The geometry with which we are most familiar is called Euclidean geometry. Euclidean geometry was named after Euclid, a Greek mathematician who lived in 300 BC. His book, called "The Elements", is a collection of axioms, theorems and proofs about squares, circles acute angles, isosceles triangles, and other such things. Most of the theorems which are taught in high schools today can be found in Euclid's 2000 year old book.

Euclidean geometry is of great practical value. It has been used by the ancient
Greeks through modern society to design buildings, predict the location of
moving objects and survey land.

**1.2 Non-Euclidean Geometry:**
non-Euclidean geometry is any geometry that is different from Euclidean
geometry.
Each Non-Euclidean geometry is a consistent system of definitions,
assumptions, and proofs that describe such objects as points, lines and planes.
The two most common non-Euclidean geometries are spherical geometry and hyperbolic
geometry. The essential difference between Euclidean geometry and these two
non-Euclidean geometries is the nature of parallel lines:
In Euclidean geometry, given a point and a line, there is exactly one line through
the point that is in the same plane as the given line and never intersects it.
In spherical geometry there are no such lines. In hyperbolic geometry there are
at least two distinct lines that pass through the point and are parallel to
(in the same plane as and do not intersect) the given line.

**1.3 Spherical Geometry:**

Spherical geometry is a plane geometry on the surface of a sphere.
In a plane geometry, the basic concepts are points and lines. In spherical
geometry, points are defined in the usual way, but lines are defined such that
the shortest distance between two points lies along them. Therefore, lines
in spherical geometry are *great circles*. A great circle is the largest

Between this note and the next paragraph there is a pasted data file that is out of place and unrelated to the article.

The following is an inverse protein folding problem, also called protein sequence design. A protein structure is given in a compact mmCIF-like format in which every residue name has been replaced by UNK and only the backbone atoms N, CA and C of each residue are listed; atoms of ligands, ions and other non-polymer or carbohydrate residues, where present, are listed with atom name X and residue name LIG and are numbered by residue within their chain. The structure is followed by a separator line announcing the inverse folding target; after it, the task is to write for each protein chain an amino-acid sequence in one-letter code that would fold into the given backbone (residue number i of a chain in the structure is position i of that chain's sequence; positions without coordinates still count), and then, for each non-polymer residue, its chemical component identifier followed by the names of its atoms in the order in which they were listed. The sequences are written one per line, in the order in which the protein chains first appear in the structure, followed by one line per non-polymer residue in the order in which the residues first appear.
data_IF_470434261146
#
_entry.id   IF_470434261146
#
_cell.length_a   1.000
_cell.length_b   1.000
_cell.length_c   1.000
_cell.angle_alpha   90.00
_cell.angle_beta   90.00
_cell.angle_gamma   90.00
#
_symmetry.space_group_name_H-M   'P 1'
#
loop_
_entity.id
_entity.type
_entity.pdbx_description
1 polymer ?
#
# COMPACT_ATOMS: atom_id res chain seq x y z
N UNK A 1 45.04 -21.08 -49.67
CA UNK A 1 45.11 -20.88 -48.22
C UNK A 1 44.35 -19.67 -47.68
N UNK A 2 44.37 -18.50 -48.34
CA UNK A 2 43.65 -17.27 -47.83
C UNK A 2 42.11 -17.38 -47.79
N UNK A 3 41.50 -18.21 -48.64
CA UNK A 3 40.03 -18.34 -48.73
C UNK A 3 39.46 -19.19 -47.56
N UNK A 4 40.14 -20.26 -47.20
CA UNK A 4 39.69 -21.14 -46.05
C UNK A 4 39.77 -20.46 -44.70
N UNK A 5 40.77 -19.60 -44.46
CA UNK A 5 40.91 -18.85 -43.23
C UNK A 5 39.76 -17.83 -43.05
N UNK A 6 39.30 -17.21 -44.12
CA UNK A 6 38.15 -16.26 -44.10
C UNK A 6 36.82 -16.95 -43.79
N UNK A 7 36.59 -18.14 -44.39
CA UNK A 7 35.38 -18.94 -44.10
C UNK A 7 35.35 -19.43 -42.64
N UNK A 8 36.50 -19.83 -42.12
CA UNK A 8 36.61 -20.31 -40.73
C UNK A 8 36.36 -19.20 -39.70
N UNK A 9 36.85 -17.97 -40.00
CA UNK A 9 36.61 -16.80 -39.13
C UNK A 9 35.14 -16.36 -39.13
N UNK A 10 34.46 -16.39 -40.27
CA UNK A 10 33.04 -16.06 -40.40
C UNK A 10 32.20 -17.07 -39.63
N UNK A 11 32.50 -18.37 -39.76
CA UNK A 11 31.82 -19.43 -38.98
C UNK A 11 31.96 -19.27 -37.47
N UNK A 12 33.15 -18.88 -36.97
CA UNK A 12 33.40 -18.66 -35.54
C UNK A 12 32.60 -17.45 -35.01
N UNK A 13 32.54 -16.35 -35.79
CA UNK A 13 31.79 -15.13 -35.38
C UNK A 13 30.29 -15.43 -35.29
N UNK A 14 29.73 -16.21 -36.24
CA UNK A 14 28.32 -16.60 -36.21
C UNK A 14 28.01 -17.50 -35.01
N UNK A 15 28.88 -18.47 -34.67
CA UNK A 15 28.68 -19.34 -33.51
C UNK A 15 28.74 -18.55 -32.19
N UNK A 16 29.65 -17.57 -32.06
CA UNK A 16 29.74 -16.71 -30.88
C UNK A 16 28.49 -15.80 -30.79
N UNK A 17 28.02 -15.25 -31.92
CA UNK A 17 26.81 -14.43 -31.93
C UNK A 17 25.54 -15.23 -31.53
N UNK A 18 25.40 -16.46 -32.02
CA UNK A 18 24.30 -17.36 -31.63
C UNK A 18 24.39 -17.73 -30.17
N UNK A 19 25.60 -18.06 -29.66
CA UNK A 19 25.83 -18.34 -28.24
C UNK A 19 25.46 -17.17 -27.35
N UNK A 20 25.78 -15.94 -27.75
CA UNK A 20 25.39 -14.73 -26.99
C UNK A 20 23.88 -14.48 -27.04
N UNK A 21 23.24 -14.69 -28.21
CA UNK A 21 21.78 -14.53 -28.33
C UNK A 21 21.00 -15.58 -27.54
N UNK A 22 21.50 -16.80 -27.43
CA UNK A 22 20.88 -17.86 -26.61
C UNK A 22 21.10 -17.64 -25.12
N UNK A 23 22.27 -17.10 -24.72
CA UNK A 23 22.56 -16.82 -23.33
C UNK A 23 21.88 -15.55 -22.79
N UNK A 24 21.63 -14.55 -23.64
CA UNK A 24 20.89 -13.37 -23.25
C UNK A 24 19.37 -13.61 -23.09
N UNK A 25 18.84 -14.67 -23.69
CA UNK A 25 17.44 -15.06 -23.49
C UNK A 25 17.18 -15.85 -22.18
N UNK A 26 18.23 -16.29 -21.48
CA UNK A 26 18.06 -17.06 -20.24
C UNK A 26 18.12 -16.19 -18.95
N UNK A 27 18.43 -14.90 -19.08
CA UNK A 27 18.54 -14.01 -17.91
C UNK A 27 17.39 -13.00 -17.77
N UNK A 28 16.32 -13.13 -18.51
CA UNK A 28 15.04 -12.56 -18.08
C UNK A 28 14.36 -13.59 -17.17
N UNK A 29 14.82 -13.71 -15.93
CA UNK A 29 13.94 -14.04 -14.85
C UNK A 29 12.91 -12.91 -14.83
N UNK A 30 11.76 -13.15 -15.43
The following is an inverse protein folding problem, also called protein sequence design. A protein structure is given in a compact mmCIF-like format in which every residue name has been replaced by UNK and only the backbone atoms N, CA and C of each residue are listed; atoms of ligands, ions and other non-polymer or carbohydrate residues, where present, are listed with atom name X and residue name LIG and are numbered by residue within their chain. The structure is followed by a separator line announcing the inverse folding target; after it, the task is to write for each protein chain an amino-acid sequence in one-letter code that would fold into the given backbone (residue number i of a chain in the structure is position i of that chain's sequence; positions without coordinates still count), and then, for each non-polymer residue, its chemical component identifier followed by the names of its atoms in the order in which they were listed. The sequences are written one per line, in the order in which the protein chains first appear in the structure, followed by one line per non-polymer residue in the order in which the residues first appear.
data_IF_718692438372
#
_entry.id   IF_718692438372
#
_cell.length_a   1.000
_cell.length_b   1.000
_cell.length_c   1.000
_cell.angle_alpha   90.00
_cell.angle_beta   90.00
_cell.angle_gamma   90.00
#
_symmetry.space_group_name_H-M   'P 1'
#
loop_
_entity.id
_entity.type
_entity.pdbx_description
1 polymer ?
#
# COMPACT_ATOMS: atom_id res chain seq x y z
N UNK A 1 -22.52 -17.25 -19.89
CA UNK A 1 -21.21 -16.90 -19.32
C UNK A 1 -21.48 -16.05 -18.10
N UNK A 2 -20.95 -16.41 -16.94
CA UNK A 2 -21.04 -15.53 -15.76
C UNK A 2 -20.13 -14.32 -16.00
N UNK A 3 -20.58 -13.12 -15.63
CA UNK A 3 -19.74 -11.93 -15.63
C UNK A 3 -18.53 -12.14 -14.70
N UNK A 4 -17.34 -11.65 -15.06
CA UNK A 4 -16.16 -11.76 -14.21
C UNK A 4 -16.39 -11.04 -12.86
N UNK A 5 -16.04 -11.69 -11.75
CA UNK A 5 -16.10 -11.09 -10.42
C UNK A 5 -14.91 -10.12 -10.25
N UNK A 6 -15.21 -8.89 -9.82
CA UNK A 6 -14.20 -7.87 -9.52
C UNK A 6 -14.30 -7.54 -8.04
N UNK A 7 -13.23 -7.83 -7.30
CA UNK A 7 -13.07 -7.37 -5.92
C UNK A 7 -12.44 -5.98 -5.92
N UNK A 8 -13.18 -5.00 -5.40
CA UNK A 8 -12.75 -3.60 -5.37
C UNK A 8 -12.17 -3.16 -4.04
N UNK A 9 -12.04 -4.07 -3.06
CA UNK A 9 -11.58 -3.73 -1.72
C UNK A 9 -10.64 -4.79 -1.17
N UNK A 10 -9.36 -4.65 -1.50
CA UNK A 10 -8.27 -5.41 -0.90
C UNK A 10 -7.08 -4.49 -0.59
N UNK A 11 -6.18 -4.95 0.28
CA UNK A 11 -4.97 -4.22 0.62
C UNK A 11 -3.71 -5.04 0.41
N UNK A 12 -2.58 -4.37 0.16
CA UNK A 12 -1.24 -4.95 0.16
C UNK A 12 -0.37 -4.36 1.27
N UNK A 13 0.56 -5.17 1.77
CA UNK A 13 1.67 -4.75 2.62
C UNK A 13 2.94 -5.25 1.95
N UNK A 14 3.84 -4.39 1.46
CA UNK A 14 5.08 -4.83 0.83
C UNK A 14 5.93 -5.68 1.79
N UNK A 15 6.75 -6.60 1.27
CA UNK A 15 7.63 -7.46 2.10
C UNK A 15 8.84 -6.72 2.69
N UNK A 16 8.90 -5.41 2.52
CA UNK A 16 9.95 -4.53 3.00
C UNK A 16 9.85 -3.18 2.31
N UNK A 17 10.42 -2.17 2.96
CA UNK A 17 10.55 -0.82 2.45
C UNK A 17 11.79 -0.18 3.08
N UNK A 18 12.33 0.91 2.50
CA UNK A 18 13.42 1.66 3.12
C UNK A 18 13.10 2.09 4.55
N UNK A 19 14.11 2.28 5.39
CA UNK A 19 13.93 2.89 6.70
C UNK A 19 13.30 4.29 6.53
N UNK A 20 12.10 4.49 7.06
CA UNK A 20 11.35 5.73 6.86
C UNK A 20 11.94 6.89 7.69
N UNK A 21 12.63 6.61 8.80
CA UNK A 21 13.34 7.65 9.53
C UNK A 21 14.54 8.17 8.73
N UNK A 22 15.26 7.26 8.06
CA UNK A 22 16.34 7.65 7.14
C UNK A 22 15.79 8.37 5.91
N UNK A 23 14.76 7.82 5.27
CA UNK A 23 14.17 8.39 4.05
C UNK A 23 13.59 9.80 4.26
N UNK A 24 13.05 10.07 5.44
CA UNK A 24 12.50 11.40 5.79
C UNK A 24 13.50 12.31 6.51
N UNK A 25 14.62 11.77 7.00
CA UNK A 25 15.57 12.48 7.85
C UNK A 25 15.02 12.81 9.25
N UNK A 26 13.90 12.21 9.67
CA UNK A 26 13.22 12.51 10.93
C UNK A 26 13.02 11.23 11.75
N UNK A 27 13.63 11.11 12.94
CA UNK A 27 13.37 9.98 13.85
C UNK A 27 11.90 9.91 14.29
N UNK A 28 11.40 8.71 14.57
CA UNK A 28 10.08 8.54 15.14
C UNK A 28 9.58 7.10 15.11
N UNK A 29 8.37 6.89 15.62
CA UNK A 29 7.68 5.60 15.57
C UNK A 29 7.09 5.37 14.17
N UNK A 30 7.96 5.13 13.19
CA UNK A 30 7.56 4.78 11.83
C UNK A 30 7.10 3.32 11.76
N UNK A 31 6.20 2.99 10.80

circle that can be drawn on a sphere. The longitude lines and the equator are
great circles of the Earth. Latitude lines, except for the equator, are not
great circles. Great circles are lines that divide a sphere into two equal
hemispheres.

Spherical geometry
is used by pilots and ship captains as they navigate around the globe.
Working in spherical geometry has some non-intuitive results. For
example, did you know that the shortest flying distance from Florida to
the Philippine Islands is a path across Alaska? The Philippines are **south**
of Florida - why is flying **north** to Alaska a short-cut? The
answer is that Florida, Alaska, and the Philippines are collinear locations
in spherical geometry (they lie on a great circle). Another odd
property of spherical geometry is that **the sum of the angles of a triangle
is always greater then 180°**. Small triangles, like
those drawn on a football field, have very, very close to 180°.
Big triangles, however, (like the triangle with veracities: New York, L.A.
and Tampa) have significantly more than 180°.

**1.4 Hyperbolic Geometry:**

hyperbolic geometry is the geometry of which the NonEuclid software
is a model. Hyperbolic geometry is a "curved" space, and
plays an important role in Einstein's General theory of Relativity.
hyperbolic geometry is also has many applications within the field of Topology.

Hyperbolic geometry shares many proofs and theorems with Euclidean geometry, and provides a novel and beautiful prospective from which to view those theorems. Hyperbolic geometry also has many differences from Euclidean geometry. The following sections discuss and explore hyperbolic geometry in some detail.

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Next Topic - 2: Using NonEuclid - My First Triangle